Week Three of National CMV Awareness Month – “CMV is Preventable”

 

National legislation has been passed designating the month of June as “National Cytomegalovirus Awareness Month” recommending “more effort be taken to counsel women of childbearing age of the effect this virus can have on their children”.   In this thhird week, the theme is “CMV is Preventable”.

The Centers for Disease Control and Prevention (CDC) report that 1 in every 150 children is born with congenital CMV (cytomegalovirus). CMV is the most common congenital (meaning present at birth) infection in the United States and is the most common viral cause of birth defects and developmental disabilities, including deafness, blindness, cerebral palsy, mental and physical disabilities, seizures, and death.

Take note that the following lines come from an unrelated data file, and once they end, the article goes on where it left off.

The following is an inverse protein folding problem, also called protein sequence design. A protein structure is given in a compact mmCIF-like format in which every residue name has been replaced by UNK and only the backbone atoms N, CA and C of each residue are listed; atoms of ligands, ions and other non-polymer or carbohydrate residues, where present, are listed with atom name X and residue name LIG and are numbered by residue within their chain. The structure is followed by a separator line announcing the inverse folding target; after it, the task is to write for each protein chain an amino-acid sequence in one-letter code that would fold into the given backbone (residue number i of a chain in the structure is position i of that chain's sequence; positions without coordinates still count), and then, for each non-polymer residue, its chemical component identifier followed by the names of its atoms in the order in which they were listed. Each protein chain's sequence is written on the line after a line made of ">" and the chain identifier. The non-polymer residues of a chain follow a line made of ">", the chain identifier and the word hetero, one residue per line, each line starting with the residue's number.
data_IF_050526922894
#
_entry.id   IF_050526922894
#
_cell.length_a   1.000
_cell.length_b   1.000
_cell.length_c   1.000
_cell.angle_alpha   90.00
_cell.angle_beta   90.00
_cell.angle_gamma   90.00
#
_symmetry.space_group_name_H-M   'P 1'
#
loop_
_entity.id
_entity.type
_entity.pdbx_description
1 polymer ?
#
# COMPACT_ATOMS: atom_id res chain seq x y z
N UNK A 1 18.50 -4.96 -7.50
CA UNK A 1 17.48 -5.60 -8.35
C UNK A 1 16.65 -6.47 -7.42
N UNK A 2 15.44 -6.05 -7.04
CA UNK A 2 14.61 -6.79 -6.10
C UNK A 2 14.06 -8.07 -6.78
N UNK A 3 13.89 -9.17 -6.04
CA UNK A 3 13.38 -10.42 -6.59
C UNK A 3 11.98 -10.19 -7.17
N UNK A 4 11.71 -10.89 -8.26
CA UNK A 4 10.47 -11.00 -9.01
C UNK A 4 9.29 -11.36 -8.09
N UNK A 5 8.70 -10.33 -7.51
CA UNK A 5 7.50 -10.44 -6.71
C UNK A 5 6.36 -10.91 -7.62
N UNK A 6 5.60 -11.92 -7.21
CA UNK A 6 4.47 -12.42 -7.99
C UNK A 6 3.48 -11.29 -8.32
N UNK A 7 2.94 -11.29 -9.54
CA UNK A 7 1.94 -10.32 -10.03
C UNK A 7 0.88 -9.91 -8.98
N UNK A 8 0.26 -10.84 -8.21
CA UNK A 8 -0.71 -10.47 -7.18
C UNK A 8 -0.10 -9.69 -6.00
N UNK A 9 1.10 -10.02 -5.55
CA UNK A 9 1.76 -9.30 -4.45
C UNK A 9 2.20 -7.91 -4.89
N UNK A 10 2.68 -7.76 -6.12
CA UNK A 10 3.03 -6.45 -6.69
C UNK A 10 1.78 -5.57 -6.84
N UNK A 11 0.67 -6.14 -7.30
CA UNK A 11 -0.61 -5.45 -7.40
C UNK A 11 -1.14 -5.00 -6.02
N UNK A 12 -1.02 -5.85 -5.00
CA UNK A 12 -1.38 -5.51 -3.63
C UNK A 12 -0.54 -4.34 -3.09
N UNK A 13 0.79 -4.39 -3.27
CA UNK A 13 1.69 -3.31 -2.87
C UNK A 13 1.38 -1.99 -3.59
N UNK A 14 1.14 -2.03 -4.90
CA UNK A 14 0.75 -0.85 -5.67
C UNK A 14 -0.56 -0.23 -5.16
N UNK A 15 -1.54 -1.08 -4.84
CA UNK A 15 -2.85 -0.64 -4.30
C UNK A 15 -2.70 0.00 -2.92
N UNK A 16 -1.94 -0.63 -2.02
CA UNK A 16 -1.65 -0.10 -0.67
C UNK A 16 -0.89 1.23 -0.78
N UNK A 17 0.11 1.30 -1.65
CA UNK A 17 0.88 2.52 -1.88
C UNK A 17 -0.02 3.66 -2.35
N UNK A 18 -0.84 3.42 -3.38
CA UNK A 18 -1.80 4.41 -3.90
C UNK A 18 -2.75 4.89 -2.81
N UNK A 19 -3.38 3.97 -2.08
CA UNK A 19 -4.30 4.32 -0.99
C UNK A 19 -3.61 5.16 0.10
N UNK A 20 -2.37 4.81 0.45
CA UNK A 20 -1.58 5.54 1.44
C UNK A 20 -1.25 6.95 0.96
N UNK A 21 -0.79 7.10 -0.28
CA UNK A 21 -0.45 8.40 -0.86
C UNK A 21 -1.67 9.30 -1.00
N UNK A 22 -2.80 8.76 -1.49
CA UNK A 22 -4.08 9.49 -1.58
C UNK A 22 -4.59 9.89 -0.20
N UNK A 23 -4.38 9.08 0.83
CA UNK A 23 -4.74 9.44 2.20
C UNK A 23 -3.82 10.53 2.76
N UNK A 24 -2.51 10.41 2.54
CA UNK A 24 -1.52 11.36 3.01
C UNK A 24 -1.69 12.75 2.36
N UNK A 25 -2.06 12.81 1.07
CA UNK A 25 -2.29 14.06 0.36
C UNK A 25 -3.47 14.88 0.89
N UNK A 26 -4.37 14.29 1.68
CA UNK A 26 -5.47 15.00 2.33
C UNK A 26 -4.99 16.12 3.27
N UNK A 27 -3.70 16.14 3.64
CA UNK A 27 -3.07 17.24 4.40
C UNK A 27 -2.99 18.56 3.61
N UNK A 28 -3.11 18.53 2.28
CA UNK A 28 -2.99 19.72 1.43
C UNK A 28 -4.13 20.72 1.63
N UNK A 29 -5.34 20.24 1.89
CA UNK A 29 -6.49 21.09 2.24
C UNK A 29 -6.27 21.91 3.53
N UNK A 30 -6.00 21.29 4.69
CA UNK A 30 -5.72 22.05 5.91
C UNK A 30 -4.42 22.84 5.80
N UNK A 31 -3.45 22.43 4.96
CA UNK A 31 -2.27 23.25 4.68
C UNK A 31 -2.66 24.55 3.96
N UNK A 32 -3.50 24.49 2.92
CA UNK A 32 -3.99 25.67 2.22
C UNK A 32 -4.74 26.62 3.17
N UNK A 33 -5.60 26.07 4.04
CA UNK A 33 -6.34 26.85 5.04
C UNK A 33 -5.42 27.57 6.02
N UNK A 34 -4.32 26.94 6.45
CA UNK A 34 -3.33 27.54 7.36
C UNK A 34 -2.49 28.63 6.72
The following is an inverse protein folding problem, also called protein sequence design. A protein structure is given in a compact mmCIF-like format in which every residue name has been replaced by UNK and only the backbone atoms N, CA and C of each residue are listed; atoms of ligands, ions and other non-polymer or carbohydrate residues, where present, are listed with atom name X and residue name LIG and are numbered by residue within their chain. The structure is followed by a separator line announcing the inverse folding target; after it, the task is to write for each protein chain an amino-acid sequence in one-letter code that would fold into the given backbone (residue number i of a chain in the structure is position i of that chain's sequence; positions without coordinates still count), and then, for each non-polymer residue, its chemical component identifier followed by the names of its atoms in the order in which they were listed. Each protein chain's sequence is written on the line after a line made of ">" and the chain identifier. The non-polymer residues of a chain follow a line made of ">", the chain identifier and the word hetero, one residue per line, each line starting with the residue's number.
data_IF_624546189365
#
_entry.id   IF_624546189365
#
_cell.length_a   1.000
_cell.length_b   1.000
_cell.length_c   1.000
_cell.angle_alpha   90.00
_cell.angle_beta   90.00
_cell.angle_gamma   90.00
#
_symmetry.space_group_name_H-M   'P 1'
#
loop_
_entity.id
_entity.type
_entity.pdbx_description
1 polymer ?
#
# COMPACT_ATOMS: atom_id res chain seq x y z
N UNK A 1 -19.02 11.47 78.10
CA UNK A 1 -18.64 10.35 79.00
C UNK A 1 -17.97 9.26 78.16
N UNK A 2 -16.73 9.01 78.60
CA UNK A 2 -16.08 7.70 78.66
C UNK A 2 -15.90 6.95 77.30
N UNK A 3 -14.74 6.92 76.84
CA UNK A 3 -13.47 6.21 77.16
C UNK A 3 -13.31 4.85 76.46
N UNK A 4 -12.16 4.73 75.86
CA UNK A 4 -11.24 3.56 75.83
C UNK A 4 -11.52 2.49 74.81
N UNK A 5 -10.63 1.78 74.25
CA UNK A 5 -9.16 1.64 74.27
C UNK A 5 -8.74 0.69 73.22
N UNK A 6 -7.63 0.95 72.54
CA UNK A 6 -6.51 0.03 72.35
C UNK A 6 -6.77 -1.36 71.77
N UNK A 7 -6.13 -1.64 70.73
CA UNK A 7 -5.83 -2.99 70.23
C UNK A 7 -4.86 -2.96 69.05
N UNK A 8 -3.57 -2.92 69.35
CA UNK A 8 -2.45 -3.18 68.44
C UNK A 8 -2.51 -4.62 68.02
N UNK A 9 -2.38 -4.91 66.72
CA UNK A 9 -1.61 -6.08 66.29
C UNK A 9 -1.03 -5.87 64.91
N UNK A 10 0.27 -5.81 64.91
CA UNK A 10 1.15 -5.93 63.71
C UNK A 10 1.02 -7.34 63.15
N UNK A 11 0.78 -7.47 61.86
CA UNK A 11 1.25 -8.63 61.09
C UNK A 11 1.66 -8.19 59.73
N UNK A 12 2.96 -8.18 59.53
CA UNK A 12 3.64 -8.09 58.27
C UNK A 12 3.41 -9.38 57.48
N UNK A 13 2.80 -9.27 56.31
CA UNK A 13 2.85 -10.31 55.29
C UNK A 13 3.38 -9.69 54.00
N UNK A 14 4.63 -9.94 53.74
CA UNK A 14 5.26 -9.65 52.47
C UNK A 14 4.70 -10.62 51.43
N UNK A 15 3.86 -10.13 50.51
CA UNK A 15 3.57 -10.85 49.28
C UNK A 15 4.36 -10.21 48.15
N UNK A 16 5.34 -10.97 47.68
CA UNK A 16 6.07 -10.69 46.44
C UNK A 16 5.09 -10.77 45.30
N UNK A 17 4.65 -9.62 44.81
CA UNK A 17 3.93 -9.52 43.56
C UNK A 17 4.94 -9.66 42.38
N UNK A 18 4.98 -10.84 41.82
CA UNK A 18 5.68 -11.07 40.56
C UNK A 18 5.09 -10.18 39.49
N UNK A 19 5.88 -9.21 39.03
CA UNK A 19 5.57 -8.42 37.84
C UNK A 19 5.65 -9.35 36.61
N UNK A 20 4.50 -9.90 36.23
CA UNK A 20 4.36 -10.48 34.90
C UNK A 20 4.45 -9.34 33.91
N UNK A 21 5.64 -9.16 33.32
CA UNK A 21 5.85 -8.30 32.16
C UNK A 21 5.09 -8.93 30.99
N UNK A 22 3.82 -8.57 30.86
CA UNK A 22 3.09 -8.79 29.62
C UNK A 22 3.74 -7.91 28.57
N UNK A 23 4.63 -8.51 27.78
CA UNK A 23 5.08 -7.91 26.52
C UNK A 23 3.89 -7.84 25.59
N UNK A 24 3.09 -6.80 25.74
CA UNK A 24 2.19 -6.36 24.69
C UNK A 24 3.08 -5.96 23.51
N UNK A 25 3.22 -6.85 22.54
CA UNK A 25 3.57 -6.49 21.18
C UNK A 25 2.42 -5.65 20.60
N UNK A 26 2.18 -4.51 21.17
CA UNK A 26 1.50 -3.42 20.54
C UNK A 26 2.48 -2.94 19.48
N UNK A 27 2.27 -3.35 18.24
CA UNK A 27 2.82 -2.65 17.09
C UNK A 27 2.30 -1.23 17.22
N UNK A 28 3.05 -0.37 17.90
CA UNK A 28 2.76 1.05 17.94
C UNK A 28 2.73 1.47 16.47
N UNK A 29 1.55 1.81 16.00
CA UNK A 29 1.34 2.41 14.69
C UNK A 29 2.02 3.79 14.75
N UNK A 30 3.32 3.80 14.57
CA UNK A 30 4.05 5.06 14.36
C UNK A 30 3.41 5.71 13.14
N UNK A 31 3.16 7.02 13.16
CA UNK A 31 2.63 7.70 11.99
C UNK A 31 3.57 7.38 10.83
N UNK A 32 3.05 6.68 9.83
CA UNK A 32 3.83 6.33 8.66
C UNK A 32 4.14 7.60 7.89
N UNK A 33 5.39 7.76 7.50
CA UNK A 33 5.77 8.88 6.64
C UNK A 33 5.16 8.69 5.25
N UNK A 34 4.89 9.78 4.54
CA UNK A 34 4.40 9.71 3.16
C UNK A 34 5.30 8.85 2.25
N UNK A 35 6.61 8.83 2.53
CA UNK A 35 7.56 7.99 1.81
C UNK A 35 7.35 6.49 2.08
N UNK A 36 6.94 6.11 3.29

CMV is a common virus, present in saliva, urine, tears, blood, and mucus, and is carried by 75 percent of healthy infants, toddlers, preschoolers, and children who contract the virus from their peers. About 60 percent of women are at risk for contracting CMV during pregnancy, posing a major risk to mothers, daycare workers, preschool teachers, therapists, and nurses. The American College of Obstetricians and Gynecologists (ACOG) and the CDC recommend that OB/GYNs counsel women on basic prevention measures to guard against CMV infection. These include frequent hand washing, not kissing young children on the mouth, and not sharing food, towels, or utensils with them.

CMV is Preventable

  • Pregnant women who already have young children, or who work with young children, are at highest risk of catching CMV
  • CMV is found in home and daycare settings
  • 75% of toddlers have CMV in their urine and saliva in studies at childcare settings